On Writing, Morning and Noon and Night

I wish I could draw.

I can't. Oh, I'm sure that I could, if only I would pick up a pencil, put it to paper, and practice day after day after day. Except that I don't think that, even with practice, that I would be able to etch out something that looked like anything. I can't draw a person that looks like a person. I can't draw a map that looks like a map. My spatial sense is actually quite good, but I can't express it.

No, my creative urges are all expressed through words.

I write for work. I write for publication. I also write for myself. And I have vastly different ways of writing for all three.

When I write for work, I strive for functional. I don't look for turns of phrase or sneak in subtextual snark. Usually, I don't have the time for creativity; I often produce 5,000 words a day or more. I approach my writing for work as an exercise in journalism. I try to get down the Who and the What and the Why. I keep a facsimile of the Kansas City Star's style guide from the early 20th-century, when Ernest Hemingway was a cub reporter, taped up in my cubicle as a kind of inspirational totem.

When I write for myself, I strive for feeling. I call upon the deep recesses of the psyche, the things that I keep locked away because they're too dark or too painful to be reckoned with or revealed. When I tap those deep reserves, however, there's a power that takes even my breath away.

When I write for publication, even when I write for the blog, I fall somewhere in between. I write a little more playfully than I might at work. I also try to write with more meaning. When I write for publication, I want it to connect with the reader. I want the reader to feel, and sometimes I have to dive down into those deep currents and see what treasures I can find there.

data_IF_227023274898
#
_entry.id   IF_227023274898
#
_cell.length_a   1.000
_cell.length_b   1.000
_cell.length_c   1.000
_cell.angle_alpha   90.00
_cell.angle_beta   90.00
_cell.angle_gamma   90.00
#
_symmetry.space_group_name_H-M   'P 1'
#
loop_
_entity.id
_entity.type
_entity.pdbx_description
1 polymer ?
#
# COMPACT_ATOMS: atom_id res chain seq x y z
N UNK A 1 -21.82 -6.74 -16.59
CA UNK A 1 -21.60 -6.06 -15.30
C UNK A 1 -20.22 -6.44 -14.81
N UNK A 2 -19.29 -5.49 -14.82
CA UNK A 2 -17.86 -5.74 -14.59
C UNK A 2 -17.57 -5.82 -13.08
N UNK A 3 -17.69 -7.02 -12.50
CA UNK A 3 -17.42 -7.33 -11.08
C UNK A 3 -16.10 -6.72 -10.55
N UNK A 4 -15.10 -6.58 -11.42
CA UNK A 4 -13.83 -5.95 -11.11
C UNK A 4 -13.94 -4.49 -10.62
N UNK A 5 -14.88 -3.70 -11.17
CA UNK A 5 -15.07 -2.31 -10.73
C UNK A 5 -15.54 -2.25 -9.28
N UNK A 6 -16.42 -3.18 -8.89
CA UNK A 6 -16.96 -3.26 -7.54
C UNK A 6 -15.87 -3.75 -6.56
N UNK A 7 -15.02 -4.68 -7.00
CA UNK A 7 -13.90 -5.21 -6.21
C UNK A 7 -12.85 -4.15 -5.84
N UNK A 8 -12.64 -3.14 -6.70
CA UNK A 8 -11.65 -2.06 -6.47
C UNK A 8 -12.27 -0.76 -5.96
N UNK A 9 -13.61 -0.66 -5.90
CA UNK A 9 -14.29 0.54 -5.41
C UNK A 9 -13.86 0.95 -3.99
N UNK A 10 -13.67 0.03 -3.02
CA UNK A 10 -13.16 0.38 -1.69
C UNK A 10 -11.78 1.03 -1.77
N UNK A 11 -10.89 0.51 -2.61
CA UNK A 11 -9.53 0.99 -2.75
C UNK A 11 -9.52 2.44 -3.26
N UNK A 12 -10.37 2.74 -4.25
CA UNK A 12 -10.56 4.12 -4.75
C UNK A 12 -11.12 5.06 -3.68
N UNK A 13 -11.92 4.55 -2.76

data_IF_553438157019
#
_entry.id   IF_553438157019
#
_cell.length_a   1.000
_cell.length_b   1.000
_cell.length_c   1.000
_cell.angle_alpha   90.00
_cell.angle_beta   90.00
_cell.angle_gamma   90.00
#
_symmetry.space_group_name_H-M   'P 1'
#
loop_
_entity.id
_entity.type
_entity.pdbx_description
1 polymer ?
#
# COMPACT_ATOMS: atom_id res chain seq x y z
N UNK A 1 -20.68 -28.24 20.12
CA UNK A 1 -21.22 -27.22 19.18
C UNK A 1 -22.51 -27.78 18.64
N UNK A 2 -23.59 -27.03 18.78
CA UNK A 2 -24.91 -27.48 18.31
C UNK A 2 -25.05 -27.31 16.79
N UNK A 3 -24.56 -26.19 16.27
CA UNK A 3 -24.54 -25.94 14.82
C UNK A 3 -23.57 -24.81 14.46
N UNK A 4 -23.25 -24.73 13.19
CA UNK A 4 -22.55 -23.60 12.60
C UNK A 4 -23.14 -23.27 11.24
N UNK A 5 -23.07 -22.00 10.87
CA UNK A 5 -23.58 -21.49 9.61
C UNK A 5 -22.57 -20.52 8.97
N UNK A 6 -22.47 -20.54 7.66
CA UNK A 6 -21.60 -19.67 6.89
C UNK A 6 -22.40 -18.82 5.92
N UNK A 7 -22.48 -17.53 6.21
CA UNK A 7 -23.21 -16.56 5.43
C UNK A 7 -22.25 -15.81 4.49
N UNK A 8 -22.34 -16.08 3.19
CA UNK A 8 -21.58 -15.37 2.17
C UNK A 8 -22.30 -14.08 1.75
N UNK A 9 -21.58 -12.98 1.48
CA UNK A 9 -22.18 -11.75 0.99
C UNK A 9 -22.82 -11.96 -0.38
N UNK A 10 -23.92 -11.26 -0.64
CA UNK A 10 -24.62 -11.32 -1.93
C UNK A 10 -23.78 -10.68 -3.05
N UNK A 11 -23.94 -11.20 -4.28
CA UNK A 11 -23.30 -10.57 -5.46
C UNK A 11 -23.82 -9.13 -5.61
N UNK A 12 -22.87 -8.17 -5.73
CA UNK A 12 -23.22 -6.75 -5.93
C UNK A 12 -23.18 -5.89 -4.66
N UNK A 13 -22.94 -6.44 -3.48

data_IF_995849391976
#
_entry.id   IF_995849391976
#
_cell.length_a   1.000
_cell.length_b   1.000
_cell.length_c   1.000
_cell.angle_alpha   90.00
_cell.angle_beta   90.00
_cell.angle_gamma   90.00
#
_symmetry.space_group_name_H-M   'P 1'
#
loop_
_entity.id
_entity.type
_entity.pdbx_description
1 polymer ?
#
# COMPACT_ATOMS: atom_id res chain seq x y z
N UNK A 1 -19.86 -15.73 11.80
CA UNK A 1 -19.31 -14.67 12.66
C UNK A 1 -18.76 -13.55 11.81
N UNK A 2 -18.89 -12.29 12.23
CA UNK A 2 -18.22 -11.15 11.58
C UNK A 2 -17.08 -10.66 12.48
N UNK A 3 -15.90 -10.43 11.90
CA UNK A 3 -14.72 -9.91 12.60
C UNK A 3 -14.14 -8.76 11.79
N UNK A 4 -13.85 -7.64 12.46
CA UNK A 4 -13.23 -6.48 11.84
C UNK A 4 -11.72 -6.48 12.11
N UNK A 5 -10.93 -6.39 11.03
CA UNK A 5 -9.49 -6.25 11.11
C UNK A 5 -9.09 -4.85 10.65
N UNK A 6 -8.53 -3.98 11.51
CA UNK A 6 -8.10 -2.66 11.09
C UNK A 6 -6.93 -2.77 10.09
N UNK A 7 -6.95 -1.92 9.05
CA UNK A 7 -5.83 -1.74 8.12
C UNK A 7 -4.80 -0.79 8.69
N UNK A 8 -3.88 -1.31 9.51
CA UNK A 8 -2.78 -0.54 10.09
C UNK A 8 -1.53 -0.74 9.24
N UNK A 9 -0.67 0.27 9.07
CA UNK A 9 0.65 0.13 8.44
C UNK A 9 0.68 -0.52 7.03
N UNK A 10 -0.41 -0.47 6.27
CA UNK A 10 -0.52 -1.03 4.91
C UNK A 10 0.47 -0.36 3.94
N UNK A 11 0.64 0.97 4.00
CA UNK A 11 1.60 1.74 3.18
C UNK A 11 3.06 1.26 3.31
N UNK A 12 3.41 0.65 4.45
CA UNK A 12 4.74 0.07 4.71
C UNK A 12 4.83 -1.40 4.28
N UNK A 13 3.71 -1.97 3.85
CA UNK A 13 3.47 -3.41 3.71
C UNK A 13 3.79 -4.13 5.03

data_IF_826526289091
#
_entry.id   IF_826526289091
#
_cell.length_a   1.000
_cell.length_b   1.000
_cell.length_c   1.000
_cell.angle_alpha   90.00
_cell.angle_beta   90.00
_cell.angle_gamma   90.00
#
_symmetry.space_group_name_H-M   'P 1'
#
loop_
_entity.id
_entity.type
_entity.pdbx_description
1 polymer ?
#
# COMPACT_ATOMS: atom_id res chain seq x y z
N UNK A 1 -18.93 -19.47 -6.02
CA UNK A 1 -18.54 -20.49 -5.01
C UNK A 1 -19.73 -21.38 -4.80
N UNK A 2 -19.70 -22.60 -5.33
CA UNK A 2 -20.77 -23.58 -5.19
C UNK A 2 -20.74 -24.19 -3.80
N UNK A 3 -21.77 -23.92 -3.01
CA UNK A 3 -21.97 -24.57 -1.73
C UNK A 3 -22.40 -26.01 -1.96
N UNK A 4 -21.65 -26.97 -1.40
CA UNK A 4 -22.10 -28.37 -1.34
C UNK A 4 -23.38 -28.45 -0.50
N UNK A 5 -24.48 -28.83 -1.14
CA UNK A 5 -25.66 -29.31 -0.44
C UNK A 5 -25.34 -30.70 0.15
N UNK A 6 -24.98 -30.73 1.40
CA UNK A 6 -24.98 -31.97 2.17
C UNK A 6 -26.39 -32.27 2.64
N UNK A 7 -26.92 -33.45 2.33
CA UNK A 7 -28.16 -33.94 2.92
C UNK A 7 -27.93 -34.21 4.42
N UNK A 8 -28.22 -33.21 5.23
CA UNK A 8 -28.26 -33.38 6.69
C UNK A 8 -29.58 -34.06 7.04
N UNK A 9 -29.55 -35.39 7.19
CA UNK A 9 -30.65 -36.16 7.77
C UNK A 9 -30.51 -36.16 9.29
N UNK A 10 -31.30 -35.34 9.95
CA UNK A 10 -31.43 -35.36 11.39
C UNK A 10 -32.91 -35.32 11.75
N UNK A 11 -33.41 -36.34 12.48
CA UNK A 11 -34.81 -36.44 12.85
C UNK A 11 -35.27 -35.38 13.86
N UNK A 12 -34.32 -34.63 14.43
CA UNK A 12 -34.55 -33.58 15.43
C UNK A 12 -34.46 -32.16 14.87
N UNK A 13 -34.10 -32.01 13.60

I keep a file of ideas. Ideas for stories. Ideas for books. Ideas of no importance whatsoever. Just ideas. Some ideas have been in the file for a long time, waiting for the day I feel the idea and it's ready to grow; either it's germinated, or it's cross-polinated with something else. Ideas are seeds. Writing brings the idea to flower, and it creates a garden.

I feel the most creative in the morning, though in all honesty I do most of my writing in the afternoon and evening. The morning brings the ideas, the afternoon brings the energy, the evening brings the discipline. If only I could bring all three together…

I may not be able to draw with pen and paper, but I can write with pen and paper. Indeed, I love to write with a pen. There is something indescribable about working with a pen. The slowness of handwriting, the subtleties of the muscle movements — these force me to engage with words differently than I do with a keyboard. Typing, the words need only be in the neighborhood, because it is so easy to change them. Handwriting, though, the words need to be right because, while I can scratching them out, changes take time and break the stream of thought. When it's important, or if I need a start or a boost over a mental speedbump, I write by hand.

I do not have the best writing process in the world, but it is a process that works for me.
Powered by Plinky

Published by Allyn

A writer, editor, journalist, sometimes coder, occasional historian, and all-around scholar, Allyn Gibson is the writer for Diamond Comic Distributors' monthly PREVIEWS catalog, used by comic book shops and throughout the comics industry, and the editor for its monthly order forms. In his over ten years in the industry, Allyn has interviewed comics creators and pop culture celebrities, covered conventions, analyzed industry revenue trends, and written copy for comics, toys, and other pop culture merchandise. Allyn is also known for his short fiction (including the Star Trek story "Make-Believe,"the Doctor Who short story "The Spindle of Necessity," and the ReDeus story "The Ginger Kid"). Allyn has been blogging regularly with WordPress since 2004.

Leave a Reply

Your email address will not be published. Required fields are marked *